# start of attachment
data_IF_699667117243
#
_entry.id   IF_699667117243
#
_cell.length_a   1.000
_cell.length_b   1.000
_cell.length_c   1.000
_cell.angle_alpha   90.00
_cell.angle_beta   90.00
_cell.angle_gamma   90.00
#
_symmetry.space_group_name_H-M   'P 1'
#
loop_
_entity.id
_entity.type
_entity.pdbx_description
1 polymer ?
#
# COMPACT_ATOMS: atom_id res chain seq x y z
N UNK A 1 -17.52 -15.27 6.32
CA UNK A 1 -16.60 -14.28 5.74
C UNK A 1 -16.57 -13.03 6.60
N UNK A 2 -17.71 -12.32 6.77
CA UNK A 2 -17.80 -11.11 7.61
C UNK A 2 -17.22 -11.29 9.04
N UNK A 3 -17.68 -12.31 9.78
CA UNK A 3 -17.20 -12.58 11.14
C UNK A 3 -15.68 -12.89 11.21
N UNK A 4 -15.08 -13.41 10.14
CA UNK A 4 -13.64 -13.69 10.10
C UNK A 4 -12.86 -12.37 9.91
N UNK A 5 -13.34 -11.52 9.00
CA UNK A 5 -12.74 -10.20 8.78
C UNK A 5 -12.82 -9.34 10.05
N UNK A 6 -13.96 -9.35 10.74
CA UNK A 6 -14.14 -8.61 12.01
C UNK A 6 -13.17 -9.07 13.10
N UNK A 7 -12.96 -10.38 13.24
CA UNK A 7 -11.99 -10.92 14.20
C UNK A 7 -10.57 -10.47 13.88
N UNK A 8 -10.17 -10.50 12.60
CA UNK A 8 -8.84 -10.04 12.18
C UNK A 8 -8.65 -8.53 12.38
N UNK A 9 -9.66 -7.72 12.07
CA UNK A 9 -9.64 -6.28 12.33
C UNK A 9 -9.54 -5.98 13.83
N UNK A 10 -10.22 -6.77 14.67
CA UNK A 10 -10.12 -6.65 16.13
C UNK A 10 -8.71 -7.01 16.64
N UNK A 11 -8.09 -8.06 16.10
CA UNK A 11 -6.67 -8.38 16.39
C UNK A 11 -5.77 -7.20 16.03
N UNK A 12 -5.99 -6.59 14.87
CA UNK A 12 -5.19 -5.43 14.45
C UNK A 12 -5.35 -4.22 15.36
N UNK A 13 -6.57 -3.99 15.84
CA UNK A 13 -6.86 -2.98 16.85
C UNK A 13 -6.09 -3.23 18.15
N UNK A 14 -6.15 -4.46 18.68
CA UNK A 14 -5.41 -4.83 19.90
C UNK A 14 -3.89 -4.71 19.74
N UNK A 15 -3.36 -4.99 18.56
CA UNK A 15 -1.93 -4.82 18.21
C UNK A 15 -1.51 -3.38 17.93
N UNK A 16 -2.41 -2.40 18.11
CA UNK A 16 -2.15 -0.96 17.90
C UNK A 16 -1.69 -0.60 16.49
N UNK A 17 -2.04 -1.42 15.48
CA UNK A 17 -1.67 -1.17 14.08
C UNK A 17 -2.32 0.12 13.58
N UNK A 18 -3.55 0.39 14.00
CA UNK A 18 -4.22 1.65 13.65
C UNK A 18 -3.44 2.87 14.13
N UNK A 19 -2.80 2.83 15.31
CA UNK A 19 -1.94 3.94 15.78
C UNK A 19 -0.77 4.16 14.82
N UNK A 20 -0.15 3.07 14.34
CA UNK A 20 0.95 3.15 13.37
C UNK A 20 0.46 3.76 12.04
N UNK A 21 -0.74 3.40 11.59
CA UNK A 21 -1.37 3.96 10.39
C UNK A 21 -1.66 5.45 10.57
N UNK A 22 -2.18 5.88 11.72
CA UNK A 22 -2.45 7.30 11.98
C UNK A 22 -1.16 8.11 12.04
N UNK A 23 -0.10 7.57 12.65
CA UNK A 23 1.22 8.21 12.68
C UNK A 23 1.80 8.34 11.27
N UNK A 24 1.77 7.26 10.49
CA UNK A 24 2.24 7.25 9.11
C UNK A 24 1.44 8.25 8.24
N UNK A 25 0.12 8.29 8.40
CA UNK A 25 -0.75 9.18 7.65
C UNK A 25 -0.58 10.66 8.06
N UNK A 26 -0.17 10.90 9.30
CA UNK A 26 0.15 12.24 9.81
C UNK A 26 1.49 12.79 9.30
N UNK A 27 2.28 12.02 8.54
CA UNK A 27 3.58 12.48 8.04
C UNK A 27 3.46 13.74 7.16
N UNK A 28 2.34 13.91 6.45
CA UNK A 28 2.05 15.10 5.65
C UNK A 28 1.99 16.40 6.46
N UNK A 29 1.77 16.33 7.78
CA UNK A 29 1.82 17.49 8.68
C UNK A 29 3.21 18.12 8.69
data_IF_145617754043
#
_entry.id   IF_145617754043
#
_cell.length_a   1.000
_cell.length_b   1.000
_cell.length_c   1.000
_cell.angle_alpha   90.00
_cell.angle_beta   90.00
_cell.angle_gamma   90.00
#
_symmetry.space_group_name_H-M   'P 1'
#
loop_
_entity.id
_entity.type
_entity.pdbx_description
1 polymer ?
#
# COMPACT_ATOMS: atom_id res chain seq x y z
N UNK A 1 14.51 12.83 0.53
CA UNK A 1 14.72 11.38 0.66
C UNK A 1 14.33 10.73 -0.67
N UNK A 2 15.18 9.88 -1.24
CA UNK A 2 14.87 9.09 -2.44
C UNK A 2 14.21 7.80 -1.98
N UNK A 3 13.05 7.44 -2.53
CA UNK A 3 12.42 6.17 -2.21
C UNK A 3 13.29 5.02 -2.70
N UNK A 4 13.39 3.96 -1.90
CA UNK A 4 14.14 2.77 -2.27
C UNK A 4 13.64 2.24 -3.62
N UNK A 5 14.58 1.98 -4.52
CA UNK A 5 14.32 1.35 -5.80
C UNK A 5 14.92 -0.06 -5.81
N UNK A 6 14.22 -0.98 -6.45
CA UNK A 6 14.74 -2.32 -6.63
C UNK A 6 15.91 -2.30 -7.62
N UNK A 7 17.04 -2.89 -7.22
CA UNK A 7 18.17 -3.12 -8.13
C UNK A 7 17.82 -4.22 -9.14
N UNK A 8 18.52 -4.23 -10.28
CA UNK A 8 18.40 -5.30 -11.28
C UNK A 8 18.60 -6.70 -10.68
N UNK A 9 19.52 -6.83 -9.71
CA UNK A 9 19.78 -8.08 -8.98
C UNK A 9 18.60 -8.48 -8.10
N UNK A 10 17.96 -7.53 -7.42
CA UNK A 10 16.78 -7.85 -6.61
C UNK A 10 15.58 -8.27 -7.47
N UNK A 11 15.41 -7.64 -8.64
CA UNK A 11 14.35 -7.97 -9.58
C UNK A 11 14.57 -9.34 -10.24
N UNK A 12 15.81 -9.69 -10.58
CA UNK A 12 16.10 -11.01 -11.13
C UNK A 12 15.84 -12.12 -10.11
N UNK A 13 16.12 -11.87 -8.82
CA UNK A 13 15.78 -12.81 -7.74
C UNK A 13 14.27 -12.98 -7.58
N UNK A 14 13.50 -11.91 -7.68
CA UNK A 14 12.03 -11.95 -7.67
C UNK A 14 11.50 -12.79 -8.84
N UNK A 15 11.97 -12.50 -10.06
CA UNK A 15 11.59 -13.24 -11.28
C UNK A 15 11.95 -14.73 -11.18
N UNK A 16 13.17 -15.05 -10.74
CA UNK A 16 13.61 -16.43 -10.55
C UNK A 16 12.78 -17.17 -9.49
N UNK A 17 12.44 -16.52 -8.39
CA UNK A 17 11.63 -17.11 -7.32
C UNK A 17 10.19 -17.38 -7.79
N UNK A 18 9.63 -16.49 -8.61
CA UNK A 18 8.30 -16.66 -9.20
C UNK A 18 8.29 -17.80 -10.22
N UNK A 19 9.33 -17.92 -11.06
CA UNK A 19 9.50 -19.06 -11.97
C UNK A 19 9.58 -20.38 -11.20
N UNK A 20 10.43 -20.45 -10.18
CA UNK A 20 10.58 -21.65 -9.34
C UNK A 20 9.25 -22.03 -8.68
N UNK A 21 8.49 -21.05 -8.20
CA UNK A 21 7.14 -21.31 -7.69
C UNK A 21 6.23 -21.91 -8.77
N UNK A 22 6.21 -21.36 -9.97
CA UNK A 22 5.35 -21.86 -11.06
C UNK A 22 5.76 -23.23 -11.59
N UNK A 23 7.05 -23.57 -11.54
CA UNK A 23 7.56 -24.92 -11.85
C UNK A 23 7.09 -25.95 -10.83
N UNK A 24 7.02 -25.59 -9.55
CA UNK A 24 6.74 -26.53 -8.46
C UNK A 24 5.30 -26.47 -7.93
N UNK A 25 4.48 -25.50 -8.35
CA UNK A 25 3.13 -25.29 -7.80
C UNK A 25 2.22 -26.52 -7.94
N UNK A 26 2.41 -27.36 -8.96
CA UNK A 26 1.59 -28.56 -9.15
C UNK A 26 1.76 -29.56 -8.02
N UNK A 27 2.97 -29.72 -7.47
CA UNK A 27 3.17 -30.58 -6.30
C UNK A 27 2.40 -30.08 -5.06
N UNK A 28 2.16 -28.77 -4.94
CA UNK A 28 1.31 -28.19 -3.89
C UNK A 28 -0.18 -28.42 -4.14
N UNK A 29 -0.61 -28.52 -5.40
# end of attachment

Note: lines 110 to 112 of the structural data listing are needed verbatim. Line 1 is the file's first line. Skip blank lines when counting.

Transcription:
_entry.id   IF_145617754043
#
_cell.length_a   1.000